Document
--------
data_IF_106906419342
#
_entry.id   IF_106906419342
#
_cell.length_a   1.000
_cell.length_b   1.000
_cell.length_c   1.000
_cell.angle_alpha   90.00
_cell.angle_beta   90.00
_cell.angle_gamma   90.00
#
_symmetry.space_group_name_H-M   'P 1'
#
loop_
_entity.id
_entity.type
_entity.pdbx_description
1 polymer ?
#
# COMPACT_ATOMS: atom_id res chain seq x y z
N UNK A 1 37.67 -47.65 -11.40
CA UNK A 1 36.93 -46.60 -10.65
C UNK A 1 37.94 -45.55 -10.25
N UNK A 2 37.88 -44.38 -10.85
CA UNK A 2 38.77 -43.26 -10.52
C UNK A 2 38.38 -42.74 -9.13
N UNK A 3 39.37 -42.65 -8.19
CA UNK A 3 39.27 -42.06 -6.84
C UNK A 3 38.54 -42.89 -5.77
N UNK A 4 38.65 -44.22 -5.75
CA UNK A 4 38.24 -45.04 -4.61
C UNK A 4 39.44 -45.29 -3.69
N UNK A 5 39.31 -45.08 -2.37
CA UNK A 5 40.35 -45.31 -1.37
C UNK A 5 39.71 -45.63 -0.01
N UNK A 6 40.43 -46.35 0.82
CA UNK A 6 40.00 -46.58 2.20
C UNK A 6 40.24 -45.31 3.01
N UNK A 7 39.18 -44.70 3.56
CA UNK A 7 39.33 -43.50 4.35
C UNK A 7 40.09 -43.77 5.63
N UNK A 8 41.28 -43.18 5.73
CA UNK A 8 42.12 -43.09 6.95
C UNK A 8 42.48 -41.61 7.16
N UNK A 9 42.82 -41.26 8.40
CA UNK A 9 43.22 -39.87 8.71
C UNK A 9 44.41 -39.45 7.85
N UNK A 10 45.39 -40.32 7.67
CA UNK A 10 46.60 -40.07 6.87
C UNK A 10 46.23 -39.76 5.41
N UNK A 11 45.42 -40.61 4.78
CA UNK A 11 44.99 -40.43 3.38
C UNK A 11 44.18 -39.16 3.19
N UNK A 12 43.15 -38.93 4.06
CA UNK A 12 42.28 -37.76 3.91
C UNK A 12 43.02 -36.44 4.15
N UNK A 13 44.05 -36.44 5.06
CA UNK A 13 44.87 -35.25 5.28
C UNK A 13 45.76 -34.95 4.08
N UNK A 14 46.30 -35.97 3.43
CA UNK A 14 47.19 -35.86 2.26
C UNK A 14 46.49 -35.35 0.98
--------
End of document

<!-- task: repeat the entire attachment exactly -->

data_IF_106906419342
#
_entry.id   IF_106906419342
#
_cell.length_a   1.000
_cell.length_b   1.000
_cell.length_c   1.000
_cell.angle_alpha   90.00
_cell.angle_beta   90.00
_cell.angle_gamma   90.00
#
_symmetry.space_group_name_H-M   'P 1'
#
loop_
_entity.id
_entity.type
_entity.pdbx_description
1 polymer ?
#
# COMPACT_ATOMS: atom_id res chain seq x y z
N UNK A 1 37.67 -47.65 -11.40
CA UNK A 1 36.93 -46.60 -10.65
C UNK A 1 37.94 -45.55 -10.25
N UNK A 2 37.88 -44.38 -10.85
CA UNK A 2 38.77 -43.26 -10.52
C UNK A 2 38.38 -42.74 -9.13
N UNK A 3 39.37 -42.65 -8.19
CA UNK A 3 39.27 -42.06 -6.84
C UNK A 3 38.54 -42.89 -5.77
N UNK A 4 38.65 -44.22 -5.75
CA UNK A 4 38.24 -45.04 -4.61
C UNK A 4 39.44 -45.29 -3.69
N UNK A 5 39.31 -45.08 -2.37
CA UNK A 5 40.35 -45.31 -1.37
C UNK A 5 39.71 -45.63 -0.01
N UNK A 6 40.43 -46.35 0.82
CA UNK A 6 40.00 -46.58 2.20
C UNK A 6 40.24 -45.31 3.01
N UNK A 7 39.18 -44.70 3.56
CA UNK A 7 39.33 -43.50 4.35
C UNK A 7 40.09 -43.77 5.63
N UNK A 8 41.28 -43.18 5.73
CA UNK A 8 42.12 -43.09 6.95
C UNK A 8 42.48 -41.61 7.16
N UNK A 9 42.82 -41.26 8.40
CA UNK A 9 43.22 -39.87 8.71
C UNK A 9 44.41 -39.45 7.85
N UNK A 10 45.39 -40.32 7.67
CA UNK A 10 46.60 -40.07 6.87
C UNK A 10 46.23 -39.76 5.41
N UNK A 11 45.42 -40.61 4.78
CA UNK A 11 44.99 -40.43 3.38
C UNK A 11 44.18 -39.16 3.19
N UNK A 12 43.15 -38.93 4.06
CA UNK A 12 42.28 -37.76 3.91
C UNK A 12 43.02 -36.44 4.15
N UNK A 13 44.05 -36.44 5.06
CA UNK A 13 44.87 -35.25 5.28
C UNK A 13 45.76 -34.95 4.08
N UNK A 14 46.30 -35.97 3.43
CA UNK A 14 47.19 -35.86 2.26
C UNK A 14 46.49 -35.35 0.98